More Collaboration Among Clinicians May Reduce Medical Errors

Working collaboratively leads to more accurate diagnoses and may help reduce medical errors, according to a study published in JAMA.

Working collaboratively leads to more accurate diagnoses and may help reduce medical errors, according to a study published in JAMA.

Since diagnostic errors contribute substantially to preventable medical errors, Wolf E. Hautz, MD, MME, of the Charité Campus Mitte and Campus Virchow Klinikum in Berlin, Germany, and colleagues investigated the effect of working in pairs as opposed to making diagnostic decisions alone.

“Diagnostic decisions usually are not made by individual physicians working alone,” the authors wrote. “Our aim was to investigate the effect of working in pairs as opposed to alone on diagnostic performance.”

The study recruited volunteer fourth-year medical students at Charité Medical School, Berlin, Germany, and had them evaluate 6 simulated cases of respiratory distress. The participants were randomized to work individually or in pairs.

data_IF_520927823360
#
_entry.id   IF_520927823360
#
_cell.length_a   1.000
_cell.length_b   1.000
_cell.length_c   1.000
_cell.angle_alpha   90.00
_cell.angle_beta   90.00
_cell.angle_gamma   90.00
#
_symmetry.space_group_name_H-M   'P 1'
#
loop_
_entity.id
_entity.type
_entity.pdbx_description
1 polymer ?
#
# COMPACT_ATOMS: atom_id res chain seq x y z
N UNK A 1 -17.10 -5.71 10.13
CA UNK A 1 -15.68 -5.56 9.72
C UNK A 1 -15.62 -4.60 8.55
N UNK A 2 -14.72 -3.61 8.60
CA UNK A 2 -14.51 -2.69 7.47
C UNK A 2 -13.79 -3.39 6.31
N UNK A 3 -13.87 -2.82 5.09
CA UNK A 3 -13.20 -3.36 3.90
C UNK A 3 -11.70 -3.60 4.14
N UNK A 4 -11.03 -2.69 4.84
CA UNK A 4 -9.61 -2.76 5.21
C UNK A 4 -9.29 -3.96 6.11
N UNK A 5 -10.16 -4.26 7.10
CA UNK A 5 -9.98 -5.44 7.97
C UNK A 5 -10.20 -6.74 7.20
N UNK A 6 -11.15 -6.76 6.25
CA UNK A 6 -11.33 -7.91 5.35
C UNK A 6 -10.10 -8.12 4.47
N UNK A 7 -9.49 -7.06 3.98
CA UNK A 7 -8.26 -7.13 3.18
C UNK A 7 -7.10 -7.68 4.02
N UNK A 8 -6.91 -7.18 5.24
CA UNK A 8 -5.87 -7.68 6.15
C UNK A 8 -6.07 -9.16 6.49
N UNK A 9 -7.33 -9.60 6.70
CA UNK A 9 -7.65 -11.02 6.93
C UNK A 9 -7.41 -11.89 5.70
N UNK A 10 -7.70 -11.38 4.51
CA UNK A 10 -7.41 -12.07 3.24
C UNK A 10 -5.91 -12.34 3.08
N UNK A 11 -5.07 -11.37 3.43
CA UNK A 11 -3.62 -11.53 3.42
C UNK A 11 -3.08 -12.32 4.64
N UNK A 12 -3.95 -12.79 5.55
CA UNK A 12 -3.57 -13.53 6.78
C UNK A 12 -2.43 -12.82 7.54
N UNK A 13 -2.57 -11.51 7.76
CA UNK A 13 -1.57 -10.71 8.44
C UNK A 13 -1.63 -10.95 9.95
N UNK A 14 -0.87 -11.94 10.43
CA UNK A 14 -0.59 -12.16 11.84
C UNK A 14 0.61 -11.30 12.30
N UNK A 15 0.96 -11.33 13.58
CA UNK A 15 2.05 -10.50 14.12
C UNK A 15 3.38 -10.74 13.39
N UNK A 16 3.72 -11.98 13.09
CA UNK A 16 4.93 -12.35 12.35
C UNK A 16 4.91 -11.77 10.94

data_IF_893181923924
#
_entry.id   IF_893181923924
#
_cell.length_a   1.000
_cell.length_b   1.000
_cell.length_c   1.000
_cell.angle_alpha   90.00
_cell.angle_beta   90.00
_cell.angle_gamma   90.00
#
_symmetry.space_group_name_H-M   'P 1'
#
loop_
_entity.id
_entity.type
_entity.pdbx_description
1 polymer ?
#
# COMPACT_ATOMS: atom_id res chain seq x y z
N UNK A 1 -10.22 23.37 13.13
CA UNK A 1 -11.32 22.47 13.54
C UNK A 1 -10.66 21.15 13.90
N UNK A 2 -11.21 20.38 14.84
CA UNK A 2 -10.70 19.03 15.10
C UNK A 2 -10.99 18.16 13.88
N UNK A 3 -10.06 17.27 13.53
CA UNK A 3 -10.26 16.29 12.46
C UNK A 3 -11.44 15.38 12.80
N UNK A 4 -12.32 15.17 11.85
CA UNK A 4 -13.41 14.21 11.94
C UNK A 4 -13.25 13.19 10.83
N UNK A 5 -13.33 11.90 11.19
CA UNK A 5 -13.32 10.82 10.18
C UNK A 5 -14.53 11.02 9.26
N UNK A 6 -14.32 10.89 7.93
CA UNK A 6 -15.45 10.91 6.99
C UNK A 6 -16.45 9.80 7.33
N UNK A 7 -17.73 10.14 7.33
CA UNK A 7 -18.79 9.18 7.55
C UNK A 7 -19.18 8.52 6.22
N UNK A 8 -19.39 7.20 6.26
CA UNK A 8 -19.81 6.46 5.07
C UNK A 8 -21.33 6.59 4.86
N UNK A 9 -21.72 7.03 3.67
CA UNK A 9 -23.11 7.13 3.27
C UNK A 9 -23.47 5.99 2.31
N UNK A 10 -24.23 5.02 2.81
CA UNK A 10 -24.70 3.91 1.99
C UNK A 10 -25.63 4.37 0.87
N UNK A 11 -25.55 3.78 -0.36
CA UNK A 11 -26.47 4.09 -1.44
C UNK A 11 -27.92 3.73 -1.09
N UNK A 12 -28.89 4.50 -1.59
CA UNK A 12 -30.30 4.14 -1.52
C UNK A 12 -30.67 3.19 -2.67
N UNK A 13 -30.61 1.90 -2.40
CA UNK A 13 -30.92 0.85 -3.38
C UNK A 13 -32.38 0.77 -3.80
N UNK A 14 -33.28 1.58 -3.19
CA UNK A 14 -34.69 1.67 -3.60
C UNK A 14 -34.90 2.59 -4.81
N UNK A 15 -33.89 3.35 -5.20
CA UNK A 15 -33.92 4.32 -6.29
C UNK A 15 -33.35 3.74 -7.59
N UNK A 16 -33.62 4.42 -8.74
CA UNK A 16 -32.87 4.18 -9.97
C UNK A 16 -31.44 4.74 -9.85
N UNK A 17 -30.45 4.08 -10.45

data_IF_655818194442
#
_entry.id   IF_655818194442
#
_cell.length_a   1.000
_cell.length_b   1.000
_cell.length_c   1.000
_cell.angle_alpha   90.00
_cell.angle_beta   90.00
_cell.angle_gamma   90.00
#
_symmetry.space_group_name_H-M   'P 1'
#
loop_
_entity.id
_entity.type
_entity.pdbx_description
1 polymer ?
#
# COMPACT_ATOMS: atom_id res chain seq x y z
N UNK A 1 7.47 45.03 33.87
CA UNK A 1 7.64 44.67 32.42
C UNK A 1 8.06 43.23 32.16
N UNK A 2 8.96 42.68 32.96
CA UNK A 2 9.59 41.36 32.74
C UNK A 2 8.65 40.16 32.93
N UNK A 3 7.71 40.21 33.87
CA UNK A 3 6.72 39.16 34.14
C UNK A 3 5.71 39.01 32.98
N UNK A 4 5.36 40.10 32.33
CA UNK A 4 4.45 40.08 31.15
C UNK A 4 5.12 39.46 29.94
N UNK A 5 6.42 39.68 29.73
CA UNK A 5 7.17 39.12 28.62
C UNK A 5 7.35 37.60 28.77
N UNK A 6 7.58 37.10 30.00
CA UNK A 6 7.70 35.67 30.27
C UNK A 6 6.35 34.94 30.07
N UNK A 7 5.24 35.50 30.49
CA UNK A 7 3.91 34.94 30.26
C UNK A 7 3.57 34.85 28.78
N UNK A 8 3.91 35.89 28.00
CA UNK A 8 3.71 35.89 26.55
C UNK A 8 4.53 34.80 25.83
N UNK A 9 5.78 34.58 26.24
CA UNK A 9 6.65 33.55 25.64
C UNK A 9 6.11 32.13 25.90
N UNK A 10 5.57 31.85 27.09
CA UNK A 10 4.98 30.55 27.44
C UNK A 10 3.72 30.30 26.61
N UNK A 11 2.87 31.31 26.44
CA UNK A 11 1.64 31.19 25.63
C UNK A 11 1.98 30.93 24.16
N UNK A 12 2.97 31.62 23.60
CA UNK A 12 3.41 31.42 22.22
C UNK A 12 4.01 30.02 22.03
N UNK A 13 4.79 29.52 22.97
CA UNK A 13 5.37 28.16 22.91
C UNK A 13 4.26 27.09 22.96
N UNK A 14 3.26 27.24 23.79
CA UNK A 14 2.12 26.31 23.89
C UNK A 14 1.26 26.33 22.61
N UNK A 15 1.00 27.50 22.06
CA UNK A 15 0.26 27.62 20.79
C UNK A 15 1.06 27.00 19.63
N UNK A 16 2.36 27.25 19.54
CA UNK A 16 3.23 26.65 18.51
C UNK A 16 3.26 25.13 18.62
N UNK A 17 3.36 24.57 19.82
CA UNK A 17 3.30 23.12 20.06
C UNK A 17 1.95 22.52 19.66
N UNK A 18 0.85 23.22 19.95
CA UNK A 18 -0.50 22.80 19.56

After watching a video presentation of a patient case, the participants had to select the correct diagnostic test or tests from a list of 30. They were instructed to be as fast and accurate as possible.

The authors found that pairs of students more accurately selected the correct diagnosis (68%) compared with individuals (50%). The pairs performed better despite the fact that all the participants had comparable knowledge about the topic and selected an equal number of diagnostic tests.

However, pairs needed more time to reach a diagnosis compared with the individuals. According to the authors, though, the tests that the pairs selected would actually take less time in a real clinical setting. Finally, pairs were more confident with their selected diagnoses than individuals.

"Similar to other studies, collaboration may have helped correct errors, fill knowledge gaps, and counteract reasoning flaws," the authors wrote.

Similarly, a study in the New England Journal of Medicine found that better communication between caregivers also reduces medical errors. Researchers tested a standardized method for medical residents to hand off information about patients at the end of a shift.

“We decreased preventable adverse events by 30 percent, but there was no change in nonpreventable events,” Lauren Destino, MD, a clinical assistant professor of pediatrics at Stanford University and a pediatrician at Lucile Packard Children’s Hospital Stanford, said in a statement. “That suggests that it was the improved handoffs themselves that led to the reduction in errors.”